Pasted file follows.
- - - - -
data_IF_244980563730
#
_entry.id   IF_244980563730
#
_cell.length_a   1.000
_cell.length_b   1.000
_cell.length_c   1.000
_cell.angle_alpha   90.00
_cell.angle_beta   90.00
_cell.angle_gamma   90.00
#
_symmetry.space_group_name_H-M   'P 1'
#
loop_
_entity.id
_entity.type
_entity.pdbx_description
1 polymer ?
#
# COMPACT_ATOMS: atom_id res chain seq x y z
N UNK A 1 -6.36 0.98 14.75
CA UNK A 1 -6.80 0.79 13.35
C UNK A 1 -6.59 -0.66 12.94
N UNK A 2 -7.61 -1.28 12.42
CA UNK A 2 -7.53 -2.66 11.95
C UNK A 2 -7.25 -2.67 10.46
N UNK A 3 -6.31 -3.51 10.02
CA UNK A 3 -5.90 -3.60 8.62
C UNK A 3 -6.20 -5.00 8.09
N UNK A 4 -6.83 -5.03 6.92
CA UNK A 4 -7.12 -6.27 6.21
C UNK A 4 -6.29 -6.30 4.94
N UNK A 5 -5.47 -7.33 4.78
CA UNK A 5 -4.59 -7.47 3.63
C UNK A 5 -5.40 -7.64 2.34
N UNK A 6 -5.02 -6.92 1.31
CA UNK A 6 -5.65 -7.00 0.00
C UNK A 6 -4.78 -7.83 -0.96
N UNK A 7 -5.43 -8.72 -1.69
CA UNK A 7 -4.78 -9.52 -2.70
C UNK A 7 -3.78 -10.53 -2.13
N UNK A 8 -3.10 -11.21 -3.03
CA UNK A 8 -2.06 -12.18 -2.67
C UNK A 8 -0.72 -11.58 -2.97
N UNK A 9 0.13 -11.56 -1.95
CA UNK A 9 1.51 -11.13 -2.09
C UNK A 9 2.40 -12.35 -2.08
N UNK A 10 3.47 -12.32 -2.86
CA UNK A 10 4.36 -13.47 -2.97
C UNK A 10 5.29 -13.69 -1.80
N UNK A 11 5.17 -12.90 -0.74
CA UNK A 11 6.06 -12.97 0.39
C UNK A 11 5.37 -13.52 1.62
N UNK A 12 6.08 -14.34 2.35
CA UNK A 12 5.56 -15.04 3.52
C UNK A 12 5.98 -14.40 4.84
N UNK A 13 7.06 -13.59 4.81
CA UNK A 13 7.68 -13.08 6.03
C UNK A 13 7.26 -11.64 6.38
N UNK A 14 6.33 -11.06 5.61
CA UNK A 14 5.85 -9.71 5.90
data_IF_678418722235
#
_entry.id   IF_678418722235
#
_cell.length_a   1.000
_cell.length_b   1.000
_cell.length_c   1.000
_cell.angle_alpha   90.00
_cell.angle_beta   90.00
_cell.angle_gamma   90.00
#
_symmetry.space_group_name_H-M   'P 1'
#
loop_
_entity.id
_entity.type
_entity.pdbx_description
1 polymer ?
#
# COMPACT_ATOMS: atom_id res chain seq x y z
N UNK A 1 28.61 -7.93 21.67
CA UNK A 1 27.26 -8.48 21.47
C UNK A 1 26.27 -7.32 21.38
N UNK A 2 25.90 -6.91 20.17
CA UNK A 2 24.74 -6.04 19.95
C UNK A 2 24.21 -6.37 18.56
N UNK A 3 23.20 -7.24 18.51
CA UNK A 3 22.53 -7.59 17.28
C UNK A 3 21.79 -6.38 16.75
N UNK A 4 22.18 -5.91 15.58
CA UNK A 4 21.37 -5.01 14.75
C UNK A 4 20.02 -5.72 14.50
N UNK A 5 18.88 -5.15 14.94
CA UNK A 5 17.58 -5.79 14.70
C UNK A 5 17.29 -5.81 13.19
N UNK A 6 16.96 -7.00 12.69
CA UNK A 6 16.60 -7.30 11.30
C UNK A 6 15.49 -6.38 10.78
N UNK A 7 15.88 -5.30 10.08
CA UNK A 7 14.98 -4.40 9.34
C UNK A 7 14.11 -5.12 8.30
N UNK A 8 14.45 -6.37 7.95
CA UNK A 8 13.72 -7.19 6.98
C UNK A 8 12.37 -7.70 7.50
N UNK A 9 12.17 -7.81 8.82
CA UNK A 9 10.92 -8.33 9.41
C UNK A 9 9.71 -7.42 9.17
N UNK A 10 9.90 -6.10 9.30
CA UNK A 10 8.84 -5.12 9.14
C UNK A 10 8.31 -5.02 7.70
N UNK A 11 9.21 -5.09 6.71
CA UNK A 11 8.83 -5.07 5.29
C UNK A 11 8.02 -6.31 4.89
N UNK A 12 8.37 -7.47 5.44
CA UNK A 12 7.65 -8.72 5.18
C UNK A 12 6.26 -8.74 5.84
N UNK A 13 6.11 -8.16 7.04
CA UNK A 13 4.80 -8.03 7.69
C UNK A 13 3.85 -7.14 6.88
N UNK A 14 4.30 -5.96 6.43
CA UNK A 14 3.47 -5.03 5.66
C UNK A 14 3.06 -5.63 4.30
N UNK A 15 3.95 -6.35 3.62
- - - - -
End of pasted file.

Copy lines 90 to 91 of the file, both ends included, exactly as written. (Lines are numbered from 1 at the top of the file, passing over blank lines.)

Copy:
C UNK A 3 21.79 -6.38 16.75
N UNK A 4 22.18 -5.91 15.58